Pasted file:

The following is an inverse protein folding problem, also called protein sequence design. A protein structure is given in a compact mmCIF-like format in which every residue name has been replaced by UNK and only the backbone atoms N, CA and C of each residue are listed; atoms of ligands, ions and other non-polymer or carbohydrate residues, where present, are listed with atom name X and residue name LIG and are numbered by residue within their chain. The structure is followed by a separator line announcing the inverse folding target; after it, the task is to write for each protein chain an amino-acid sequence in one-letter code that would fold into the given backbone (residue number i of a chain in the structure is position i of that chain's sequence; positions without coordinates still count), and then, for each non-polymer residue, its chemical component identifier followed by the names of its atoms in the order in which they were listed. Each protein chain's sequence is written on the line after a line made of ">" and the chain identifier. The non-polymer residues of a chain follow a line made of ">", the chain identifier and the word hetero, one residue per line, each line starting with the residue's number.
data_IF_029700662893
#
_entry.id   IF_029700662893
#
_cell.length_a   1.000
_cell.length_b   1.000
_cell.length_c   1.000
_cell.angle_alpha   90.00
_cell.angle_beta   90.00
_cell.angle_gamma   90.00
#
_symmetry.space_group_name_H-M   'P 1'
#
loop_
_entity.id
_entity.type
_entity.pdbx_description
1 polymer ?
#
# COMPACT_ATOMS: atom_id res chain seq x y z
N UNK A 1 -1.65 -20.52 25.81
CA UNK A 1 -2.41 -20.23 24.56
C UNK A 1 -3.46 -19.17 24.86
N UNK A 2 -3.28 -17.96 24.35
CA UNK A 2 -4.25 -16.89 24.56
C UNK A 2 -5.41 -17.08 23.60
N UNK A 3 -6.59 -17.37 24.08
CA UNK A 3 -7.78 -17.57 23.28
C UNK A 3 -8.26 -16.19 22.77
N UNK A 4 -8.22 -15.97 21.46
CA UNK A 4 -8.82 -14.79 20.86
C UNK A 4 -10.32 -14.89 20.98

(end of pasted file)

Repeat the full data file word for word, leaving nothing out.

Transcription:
The following is an inverse protein folding problem, also called protein sequence design. A protein structure is given in a compact mmCIF-like format in which every residue name has been replaced by UNK and only the backbone atoms N, CA and C of each residue are listed; atoms of ligands, ions and other non-polymer or carbohydrate residues, where present, are listed with atom name X and residue name LIG and are numbered by residue within their chain. The structure is followed by a separator line announcing the inverse folding target; after it, the task is to write for each protein chain an amino-acid sequence in one-letter code that would fold into the given backbone (residue number i of a chain in the structure is position i of that chain's sequence; positions without coordinates still count), and then, for each non-polymer residue, its chemical component identifier followed by the names of its atoms in the order in which they were listed. Each protein chain's sequence is written on the line after a line made of ">" and the chain identifier. The non-polymer residues of a chain follow a line made of ">", the chain identifier and the word hetero, one residue per line, each line starting with the residue's number.
data_IF_029700662893
#
_entry.id   IF_029700662893
#
_cell.length_a   1.000
_cell.length_b   1.000
_cell.length_c   1.000
_cell.angle_alpha   90.00
_cell.angle_beta   90.00
_cell.angle_gamma   90.00
#
_symmetry.space_group_name_H-M   'P 1'
#
loop_
_entity.id
_entity.type
_entity.pdbx_description
1 polymer ?
#
# COMPACT_ATOMS: atom_id res chain seq x y z
N UNK A 1 -1.65 -20.52 25.81
CA UNK A 1 -2.41 -20.23 24.56
C UNK A 1 -3.46 -19.17 24.86
N UNK A 2 -3.28 -17.96 24.35
CA UNK A 2 -4.25 -16.89 24.56
C UNK A 2 -5.41 -17.08 23.60
N UNK A 3 -6.59 -17.37 24.08
CA UNK A 3 -7.78 -17.57 23.28
C UNK A 3 -8.26 -16.19 22.77
N UNK A 4 -8.22 -15.97 21.46
CA UNK A 4 -8.82 -14.79 20.86
C UNK A 4 -10.32 -14.89 20.98